Cautionary tale: Plan sponsors losing manufacturer rebate dollars to PBMs through rebate aggregators
A growing number of examples of PBMs causing economic harm to plan sponsors through rebate aggregators is publicly emerging.
Pharmacy benefit managers (PBMs) have created opaque manufacturer rebate arrangements, either directly or through wholly owned subsidiaries. These subsidiaries, known as “rebate aggregators,” cost plan sponsors, beneficiaries and taxpayers staggering sums of money. A growing number of examples of PBMs causing economic harm to plan sponsors through rebate aggregators is publicly emerging.
In one such example, Lehigh County’s audit report revealed a typical one-sided PBM contract term that has caused many plans to lose rebate revenue. Information asymmetry is to the advantage of PBM Rebate Aggregators and to the detriment of plan sponsors. Plans should be aware of rebate arrangements and learn from Lehigh’s audit experience. PBMs generally offer two manufacturer rebate models. In a “pass-through” model, PBMs purport to relay 100% of rebates PBMs received back to the Plan, but in reality, PBM-owned rebate aggregators are known to retain a significant amount of manufacturer rebates.
Under a “fixed model,” PBMs pay plans a guaranteed fixed-dollar amount per brand claim regardless of the actual amount of manufacturer rebates PBMs collect. While the fixed rebate model provides minimum rebate guarantees, it may also cap manufacturer rebates that could have significantly lowered a plan sponsor’s drug spend. Well-educated plan sponsors can avoid unfair contract terms by actively negotiating the rebate provision of the PBM Agreement.
Lehigh County’s contract was opaque and strongly favorable to the PBM. The Lehigh County’s audit report concluded, among other things, that the county could have received in excess of $700,000 in manufacturer rebates during the calendar year (“CY”) 2019, had it not chosen the “fixed rebate” model. The report further notes that if the County had been allowed the option of receiving the higher of actual rebates earned versus a fixed rebate, the total rebate savings for CYs 2017 through 2020 would have been $1.6 million. Also, the County identified 200 cheaper prescription drugs for a total potential savings of over $650,000.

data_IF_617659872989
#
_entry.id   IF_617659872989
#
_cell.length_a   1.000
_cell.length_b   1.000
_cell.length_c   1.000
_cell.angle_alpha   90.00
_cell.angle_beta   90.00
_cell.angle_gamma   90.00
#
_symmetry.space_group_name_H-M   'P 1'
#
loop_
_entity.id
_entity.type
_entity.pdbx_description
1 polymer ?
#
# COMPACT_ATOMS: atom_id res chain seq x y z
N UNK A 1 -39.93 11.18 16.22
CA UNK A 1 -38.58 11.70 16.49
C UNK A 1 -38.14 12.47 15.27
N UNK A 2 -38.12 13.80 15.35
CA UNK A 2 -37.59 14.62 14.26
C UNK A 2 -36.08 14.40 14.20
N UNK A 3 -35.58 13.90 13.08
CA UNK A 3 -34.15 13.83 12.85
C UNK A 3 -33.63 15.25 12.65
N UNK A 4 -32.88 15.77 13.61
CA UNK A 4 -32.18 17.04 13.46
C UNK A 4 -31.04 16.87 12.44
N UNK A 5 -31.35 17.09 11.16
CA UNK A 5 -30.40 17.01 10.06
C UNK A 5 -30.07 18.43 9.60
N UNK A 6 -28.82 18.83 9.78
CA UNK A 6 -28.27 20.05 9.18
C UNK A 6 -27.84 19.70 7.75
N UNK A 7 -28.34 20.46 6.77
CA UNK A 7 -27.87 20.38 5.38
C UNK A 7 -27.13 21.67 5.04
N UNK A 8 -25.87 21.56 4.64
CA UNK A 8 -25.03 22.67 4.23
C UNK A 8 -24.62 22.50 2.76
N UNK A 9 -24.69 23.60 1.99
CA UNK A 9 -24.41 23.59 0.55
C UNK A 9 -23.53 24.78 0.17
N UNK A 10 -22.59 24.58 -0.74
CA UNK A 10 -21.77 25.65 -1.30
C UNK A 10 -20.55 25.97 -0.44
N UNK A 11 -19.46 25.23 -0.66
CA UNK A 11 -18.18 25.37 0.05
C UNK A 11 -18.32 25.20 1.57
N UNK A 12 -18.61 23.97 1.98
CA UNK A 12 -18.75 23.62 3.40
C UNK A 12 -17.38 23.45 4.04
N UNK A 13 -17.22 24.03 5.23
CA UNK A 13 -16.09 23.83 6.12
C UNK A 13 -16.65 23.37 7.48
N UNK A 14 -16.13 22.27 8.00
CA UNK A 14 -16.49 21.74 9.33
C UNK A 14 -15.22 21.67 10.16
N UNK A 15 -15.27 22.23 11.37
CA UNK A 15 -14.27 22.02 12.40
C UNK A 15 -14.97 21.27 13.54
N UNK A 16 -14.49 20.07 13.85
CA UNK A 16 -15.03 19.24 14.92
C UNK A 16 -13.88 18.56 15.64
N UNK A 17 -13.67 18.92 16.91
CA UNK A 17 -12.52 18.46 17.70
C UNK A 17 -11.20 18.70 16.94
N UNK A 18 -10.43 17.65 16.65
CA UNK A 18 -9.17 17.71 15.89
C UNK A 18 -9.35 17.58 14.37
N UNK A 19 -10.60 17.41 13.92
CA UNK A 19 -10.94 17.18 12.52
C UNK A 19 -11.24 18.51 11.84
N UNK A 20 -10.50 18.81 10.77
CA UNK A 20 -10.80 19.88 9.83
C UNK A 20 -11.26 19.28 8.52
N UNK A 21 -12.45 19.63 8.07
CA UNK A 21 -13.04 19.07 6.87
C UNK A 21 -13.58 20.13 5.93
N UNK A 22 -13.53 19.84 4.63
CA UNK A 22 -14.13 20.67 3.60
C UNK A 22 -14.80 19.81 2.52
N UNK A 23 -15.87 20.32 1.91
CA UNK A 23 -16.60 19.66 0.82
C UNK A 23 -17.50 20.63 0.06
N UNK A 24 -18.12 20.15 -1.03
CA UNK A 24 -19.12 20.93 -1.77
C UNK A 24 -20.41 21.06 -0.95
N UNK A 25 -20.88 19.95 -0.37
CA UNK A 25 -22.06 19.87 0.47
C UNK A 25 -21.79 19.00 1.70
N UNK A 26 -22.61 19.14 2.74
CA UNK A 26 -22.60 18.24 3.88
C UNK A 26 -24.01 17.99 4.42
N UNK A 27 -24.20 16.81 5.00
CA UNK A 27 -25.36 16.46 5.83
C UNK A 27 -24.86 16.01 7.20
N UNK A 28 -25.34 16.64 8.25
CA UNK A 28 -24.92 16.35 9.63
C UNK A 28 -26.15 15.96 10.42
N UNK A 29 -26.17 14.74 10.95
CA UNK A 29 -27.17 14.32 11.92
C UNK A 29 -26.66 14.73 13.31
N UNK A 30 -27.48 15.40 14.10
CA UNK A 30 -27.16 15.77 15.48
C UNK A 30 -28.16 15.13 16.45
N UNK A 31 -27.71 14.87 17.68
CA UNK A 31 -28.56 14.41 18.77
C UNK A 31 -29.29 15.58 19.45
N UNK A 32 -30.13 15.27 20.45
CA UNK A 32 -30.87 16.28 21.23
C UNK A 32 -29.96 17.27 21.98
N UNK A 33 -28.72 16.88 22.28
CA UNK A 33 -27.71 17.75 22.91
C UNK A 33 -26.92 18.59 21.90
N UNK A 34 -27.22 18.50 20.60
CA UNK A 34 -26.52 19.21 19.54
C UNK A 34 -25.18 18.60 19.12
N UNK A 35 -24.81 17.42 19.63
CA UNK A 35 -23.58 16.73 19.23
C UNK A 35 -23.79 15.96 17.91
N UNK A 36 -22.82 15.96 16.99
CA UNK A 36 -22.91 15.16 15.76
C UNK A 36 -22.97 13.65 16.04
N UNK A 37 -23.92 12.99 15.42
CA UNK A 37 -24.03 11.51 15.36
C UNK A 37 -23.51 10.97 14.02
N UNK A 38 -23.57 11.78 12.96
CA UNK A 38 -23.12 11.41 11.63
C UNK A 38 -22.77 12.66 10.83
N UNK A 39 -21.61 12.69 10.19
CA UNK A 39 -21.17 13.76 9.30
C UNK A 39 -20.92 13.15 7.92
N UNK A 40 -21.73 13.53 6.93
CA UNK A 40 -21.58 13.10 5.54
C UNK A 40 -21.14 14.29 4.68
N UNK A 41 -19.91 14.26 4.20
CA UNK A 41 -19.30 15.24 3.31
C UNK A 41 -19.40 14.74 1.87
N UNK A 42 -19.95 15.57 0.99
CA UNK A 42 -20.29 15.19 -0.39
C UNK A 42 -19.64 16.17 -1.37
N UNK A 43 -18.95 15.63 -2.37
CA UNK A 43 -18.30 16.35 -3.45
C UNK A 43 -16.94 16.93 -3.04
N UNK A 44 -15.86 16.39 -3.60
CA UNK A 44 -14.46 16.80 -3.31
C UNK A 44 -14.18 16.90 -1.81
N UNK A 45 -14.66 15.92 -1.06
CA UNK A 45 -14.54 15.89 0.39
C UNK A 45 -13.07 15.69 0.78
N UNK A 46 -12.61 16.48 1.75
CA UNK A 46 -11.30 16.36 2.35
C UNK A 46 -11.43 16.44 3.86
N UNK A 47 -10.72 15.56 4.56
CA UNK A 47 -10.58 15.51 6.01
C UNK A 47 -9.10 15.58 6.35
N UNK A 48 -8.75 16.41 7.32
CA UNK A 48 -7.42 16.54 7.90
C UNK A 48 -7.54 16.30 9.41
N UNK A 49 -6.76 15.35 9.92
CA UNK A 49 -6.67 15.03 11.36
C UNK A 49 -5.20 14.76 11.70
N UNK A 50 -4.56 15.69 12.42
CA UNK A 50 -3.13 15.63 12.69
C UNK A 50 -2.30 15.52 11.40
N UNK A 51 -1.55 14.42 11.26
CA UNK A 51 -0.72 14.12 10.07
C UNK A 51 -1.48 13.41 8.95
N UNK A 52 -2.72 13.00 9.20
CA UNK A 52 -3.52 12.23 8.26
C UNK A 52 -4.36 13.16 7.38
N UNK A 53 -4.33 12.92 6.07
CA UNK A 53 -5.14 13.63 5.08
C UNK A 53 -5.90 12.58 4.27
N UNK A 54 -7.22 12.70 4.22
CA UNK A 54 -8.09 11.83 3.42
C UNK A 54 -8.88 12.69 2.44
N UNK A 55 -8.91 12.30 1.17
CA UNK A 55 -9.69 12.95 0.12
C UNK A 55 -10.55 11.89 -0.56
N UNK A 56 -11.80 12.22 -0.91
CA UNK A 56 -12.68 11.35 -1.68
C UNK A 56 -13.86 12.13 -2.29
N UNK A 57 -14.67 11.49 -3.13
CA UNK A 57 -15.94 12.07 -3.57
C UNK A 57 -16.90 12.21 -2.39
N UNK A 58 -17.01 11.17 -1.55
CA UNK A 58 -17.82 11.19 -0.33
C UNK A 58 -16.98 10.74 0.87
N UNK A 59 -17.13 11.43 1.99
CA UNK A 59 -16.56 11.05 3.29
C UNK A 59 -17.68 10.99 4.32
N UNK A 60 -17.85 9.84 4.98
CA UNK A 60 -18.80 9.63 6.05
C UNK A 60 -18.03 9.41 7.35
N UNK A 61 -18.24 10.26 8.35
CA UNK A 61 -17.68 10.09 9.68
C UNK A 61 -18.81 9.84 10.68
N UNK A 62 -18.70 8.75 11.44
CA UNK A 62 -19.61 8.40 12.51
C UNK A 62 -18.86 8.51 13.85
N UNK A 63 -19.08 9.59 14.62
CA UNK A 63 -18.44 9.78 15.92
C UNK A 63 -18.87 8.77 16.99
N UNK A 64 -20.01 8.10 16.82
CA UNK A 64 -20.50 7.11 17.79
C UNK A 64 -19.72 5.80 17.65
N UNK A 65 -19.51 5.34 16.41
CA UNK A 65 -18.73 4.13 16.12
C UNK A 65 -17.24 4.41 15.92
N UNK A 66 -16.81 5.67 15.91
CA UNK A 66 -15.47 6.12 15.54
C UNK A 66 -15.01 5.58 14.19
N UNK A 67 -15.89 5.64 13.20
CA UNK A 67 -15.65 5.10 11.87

Plan sponsors can learn a great deal from Lehigh County’s losses.
Why would the county agree to a fixed rebate arrangement? One likely scenario is that a non-fiduciary benefits broker “facilitated” the PBM favored terms and conditions. When a broker that is not a “fiduciary” represents a plan sponsor in a Request For Proposal (RFP) process, the resulting contract will likely advantage the PBM, and disfavor the plan.
According to Antonio Ciaccia, the chief strategy officer of 3 Axis Advisors, “while the giant ball of rebates and discounts flowing through the system is growing, the degree with which those concessions are being passed along to plan sponsors is highly dependent on whether you have somehow found an altruistic PBM and if you have tremendous sophistication and leverage. We have seen many winners and losers in the rebate game, and PBM price discrimination means plan sponsors have to be on their guard. And unfortunately, many of the brokers and benefits consultants advising employers on how to protect themselves are also conflicted, as they receive hefty compensation for referrals from the same PBMs and insurers who are over-inflating the costs of their medicines. The financial risks are massive, which is why eliminating the opacity in the drug supply chain is so crucial.” Plans should heed Mr. Ciaccia’s advice. Continue Reading